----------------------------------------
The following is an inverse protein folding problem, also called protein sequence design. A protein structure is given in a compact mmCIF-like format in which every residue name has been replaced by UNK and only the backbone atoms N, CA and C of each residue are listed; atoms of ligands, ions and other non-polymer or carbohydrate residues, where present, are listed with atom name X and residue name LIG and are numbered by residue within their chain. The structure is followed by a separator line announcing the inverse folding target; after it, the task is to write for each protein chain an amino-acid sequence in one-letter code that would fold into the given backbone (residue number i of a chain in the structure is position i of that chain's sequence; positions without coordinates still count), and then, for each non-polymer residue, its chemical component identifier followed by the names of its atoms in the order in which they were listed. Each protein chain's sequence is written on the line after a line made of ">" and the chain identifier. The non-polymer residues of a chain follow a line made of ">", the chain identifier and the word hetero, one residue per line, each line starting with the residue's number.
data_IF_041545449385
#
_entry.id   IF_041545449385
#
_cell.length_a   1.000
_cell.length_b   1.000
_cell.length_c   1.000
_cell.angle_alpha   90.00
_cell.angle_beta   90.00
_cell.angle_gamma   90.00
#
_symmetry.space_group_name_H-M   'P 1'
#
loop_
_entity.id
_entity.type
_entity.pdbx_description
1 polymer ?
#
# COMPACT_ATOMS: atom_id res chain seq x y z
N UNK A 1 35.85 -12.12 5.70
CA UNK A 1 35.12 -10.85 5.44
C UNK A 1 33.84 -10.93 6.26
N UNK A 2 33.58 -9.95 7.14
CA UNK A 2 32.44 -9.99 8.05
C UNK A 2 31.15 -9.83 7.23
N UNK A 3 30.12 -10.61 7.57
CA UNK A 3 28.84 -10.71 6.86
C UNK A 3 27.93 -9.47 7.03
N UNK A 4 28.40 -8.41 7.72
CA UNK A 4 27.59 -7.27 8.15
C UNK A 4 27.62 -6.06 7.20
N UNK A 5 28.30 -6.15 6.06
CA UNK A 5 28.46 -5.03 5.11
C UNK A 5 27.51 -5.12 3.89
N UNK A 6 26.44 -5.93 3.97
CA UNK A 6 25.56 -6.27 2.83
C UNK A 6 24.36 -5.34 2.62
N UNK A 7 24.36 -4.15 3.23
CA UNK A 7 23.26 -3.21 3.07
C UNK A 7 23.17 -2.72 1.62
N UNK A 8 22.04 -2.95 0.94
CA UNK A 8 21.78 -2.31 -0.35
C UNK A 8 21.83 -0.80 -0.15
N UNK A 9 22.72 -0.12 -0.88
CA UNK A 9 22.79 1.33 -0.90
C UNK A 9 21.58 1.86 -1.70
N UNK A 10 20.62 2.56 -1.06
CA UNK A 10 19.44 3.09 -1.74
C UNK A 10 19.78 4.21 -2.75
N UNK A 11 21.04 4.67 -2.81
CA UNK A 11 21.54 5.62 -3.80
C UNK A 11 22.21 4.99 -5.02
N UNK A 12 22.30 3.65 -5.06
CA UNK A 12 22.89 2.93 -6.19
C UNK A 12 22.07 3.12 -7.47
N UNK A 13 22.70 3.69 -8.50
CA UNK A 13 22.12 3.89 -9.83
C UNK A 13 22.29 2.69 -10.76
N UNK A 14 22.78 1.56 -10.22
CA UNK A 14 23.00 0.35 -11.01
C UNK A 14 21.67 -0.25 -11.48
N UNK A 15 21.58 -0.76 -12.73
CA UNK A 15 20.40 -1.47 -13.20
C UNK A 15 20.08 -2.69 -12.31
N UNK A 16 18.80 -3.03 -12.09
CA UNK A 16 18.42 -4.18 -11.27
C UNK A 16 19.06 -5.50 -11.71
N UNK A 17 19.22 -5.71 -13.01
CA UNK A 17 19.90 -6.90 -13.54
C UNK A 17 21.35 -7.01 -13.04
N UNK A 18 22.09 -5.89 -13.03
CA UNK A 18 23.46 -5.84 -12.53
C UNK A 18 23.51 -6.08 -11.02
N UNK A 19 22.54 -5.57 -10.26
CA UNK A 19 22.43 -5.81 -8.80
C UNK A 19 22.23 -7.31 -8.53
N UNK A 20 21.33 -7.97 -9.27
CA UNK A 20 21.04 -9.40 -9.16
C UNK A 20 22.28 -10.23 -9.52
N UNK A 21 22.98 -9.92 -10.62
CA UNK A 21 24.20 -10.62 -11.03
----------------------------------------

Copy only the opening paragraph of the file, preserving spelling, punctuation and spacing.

The following is an inverse protein folding problem, also called protein sequence design. A protein structure is given in a compact mmCIF-like format in which every residue name has been replaced by UNK and only the backbone atoms N, CA and C of each residue are listed; atoms of ligands, ions and other non-polymer or carbohydrate residues, where present, are listed with atom name X and residue name LIG and are numbered by residue within their chain. The structure is followed by a separator line announcing the inverse folding target; after it, the task is to write for each protein chain an amino-acid sequence in one-letter code that would fold into the given backbone (residue number i of a chain in the structure is position i of that chain's sequence; positions without coordinates still count), and then, for each non-polymer residue, its chemical component identifier followed by the names of its atoms in the order in which they were listed. Each protein chain's sequence is written on the line after a line made of ">" and the chain identifier. The non-polymer residues of a chain follow a line made of ">", the chain identifier and the word hetero, one residue per line, each line starting with the residue's number.